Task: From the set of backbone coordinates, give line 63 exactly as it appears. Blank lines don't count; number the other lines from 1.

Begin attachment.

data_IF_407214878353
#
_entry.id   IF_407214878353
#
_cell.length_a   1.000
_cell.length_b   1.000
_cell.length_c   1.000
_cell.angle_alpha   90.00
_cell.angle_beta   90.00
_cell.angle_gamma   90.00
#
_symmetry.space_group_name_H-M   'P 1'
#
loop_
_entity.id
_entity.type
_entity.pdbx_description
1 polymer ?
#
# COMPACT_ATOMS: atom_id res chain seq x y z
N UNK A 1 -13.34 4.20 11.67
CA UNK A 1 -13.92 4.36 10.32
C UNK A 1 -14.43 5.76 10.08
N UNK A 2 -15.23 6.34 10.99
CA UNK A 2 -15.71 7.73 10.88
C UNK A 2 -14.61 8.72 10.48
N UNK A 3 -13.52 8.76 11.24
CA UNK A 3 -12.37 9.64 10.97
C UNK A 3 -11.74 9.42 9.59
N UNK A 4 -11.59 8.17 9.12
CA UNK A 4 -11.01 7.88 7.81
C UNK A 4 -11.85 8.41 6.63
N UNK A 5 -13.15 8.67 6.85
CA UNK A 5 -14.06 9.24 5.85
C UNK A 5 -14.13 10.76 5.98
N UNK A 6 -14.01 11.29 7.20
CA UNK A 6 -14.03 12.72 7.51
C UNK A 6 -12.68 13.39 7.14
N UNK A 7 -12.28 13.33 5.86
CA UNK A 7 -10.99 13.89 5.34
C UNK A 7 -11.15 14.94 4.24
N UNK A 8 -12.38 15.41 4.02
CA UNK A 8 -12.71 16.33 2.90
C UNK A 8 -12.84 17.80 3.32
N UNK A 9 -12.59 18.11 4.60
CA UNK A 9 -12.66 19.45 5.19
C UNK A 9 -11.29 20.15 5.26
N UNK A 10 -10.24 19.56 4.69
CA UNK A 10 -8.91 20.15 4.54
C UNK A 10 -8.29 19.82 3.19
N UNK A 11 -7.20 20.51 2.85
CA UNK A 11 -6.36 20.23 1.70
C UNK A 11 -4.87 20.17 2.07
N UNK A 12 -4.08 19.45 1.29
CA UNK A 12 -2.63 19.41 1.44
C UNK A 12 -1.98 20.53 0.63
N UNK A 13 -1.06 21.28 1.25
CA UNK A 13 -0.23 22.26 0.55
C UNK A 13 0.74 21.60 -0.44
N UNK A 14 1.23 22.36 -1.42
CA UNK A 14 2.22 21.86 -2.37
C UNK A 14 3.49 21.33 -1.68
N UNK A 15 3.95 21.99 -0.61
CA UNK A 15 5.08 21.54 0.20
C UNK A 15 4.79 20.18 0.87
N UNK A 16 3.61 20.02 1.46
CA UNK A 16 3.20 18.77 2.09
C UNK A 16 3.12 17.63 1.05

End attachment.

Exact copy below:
N UNK A 15 3.95 21.99 -0.61